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Re: filesystem and x86 vs. x86_64 benchmarking...



"Dale E. Martin" <dale@the-martins.org> writes:

> I'm subscribed to the mailing list, no need to Cc me.
>
>> First of all wall clock time is meaningless when comparing results. When
>> you have other processes competing for the CPU the wall clock can rise
>> drastically without the test being any slower. Wall clock without % cpu
>> usage is meaningless.
>  
> Well, the machine was not running X or cron let alone anything else while I
> was running the tests, so pretty much all of the tests got 100% of the CPU.
> Occasionally I ran "top" to see what the memory consumption looked like.
> But since the tests were mainly for my own purposes I didn't make them
> overly scientific, you're correct about that.

If they got 100% cpu then user+system should add up to real. If the
system was otherwise idle then the missing time must have been spend
on waiting for the disk.

The large difference in time would mean different FS have drastically
different seek behaviour. What else could create more IO waits?

PS: try using -pipe unless you notice that it causes swaping.

>> Secondly g++ using >1GB ram or temporary files in 64bit mode might not be
>> a bug at all but just the extra complexity of optimizing for 64bit. I
>> noticed that gcc usualy uses 4 times as much ram in 64bit than
>> 32bit. Some worst case sources can increase that easily.
>  
> True, and the register allocation would be different as well.  Perhaps it's

Register allocation is also exponential with the number of registers
iirc. And amd64 has a lot more than i386.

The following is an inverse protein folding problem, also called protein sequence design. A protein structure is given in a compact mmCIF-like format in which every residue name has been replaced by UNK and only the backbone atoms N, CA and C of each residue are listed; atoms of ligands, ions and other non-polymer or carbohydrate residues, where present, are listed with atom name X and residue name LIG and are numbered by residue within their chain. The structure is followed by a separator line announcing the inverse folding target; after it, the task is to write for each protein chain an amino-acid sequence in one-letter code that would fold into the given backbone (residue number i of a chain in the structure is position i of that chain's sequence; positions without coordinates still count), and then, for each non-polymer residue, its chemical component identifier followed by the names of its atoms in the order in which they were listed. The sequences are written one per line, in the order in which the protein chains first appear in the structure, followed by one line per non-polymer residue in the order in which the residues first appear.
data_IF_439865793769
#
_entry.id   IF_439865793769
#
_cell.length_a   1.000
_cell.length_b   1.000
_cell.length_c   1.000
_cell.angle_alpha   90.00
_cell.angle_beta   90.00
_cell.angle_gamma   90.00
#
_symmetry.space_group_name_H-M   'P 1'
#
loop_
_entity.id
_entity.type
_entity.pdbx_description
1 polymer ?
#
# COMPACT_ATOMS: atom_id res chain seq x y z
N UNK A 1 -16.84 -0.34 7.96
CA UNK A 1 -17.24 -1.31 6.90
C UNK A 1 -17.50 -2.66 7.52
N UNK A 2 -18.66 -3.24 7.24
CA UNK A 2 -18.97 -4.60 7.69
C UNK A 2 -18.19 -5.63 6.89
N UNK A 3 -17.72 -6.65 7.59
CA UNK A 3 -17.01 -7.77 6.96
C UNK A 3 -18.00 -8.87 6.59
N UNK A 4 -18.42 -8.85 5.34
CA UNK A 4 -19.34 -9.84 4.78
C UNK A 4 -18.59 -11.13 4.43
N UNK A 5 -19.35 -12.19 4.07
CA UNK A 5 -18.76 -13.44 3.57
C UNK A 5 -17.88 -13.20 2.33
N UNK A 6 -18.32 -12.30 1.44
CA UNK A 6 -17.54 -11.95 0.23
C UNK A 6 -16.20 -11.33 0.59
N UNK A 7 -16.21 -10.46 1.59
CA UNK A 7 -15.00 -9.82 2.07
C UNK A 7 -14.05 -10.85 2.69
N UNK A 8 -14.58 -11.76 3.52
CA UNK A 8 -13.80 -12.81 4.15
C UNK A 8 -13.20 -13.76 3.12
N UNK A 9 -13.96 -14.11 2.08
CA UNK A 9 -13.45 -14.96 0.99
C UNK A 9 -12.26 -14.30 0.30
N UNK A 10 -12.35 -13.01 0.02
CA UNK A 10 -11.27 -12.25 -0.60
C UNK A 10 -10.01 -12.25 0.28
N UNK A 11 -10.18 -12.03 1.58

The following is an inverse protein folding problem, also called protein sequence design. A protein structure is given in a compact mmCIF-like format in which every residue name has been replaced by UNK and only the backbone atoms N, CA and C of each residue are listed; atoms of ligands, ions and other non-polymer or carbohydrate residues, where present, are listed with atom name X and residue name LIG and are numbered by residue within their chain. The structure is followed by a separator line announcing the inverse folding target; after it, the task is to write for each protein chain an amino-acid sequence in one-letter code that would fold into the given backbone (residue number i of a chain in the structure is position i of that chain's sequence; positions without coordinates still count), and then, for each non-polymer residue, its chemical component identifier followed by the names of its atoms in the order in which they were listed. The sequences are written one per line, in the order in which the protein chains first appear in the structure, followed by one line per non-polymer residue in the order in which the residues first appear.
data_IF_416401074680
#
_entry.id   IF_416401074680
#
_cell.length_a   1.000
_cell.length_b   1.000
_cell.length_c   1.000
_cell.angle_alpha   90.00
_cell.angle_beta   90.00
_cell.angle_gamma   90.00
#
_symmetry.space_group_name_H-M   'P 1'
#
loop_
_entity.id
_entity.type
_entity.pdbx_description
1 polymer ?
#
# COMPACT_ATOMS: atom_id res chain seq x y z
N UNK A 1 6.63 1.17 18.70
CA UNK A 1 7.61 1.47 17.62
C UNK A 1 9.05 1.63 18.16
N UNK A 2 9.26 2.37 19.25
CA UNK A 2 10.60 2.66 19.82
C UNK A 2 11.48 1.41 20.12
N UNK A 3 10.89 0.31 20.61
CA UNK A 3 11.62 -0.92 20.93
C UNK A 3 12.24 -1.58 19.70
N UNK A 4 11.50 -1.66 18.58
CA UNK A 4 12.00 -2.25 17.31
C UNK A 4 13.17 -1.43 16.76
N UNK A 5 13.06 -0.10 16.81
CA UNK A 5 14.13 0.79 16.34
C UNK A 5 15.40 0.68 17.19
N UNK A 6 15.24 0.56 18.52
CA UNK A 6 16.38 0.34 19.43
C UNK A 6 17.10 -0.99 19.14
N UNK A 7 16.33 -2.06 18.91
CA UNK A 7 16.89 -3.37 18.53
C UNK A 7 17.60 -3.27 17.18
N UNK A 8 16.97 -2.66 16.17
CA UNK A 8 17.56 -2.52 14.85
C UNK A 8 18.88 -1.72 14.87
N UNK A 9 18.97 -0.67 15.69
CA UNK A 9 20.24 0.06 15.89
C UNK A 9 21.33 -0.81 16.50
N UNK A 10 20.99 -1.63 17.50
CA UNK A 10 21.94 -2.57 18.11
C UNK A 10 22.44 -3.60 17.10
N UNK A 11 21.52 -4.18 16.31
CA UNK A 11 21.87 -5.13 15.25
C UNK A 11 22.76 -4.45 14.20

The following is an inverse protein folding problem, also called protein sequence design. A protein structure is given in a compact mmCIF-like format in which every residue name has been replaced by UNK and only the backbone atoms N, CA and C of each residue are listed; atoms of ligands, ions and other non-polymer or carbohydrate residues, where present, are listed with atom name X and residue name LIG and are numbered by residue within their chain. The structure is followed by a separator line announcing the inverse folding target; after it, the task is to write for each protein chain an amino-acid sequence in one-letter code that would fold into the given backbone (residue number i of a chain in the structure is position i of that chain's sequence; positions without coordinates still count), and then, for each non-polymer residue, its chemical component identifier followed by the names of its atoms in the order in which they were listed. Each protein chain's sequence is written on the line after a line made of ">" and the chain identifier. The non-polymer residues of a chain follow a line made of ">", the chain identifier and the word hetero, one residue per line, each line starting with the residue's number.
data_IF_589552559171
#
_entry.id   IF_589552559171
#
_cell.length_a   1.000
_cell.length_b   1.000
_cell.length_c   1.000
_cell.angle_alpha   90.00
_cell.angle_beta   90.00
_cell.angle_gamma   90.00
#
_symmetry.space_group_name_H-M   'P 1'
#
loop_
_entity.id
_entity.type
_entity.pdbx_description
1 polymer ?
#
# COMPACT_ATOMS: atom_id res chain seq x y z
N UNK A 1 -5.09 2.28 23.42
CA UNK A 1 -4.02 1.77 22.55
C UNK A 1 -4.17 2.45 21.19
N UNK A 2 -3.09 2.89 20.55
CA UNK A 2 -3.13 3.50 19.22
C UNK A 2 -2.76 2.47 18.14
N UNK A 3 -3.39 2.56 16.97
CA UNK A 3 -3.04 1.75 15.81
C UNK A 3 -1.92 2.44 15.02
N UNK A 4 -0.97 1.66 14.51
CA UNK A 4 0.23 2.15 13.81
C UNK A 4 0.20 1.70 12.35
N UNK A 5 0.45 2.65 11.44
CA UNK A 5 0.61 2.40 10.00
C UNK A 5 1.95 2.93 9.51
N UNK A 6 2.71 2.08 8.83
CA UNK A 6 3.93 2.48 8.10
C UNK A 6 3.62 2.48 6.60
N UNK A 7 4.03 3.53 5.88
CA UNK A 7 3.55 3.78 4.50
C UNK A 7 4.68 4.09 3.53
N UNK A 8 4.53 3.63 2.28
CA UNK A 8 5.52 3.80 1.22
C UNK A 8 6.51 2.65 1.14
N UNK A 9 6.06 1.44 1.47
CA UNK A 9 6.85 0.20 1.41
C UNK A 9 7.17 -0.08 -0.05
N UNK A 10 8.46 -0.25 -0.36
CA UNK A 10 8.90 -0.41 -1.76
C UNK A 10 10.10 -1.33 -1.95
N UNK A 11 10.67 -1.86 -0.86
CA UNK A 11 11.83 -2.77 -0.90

> not a bug.  It would be interesting to know if you need double the memory
> for comparable (slightly improved?) performance for C++ compilation in
> x86_64.  I hadn't really considered that.  Hopefully it's a bug ;-)

Every pointer is double the size and you have a lot of those in
gcc. On top of that you get more registers, more opcodes, more
inlining, ...

>> Looking over the compile tests it looks like a 64bit kernel is faster in
>> userspace but wastes about the same time in kernel space, probably
>> translating the 32bit syscalls to 64bit. It is too bad you have hardly
>> any comparable tests in there. A lot of 32bit tests without 64bit
>> counterpart.
>
> Yes, I thought I clearly explained my interest was how to set up this
> machine to get the best performance for my own purposes.  Once it became
> clear that 64 bit mode was going to be ineffective for my purposes, I
> thought I'd stop wasting my time slowly compiling the same code over and
> over ;-)

64bit userspace yes. But comparing 32/64 bit kernel with 32bit
userspace doesn't show a winner on your tests yet. You can#t realy
decide what kernel to use going by those tests.

>> And where is the bonie++ test with 64bit kernel? Do any of the FS become
>> faster/slower? Actualy I wan't three runs: 32bit kernel, 64bit kernel +
>> 32bit userland, 64bit kernel+userland.
>
> I'll run this for one filesystem type.  If the differences are noteworthy,
> I'll look at the others.  Thanks for the suggestion - that's what I was
> looking for in posting to this list.

I expect some differences in the char speed. The block speed should be
mostly disk bound and show little to no change.

But a lot of real live read/writes will be to/from cache. The char
access shows how fast system calls and the in memory VFS are and
should reflect on the cache speed (consider the char speed as cache
accesses per second).

>> We all have seen comparisons between FSes and that is a rather boring
>> repeat.
>
> Sorry to bore you, that certainly was not my intention.

You can make it up with doing those extra bonnie tests. :) Never
installed a 32bit kernel here so I could never test this.

> Take care,
>      Dale

MfG
        Goswin



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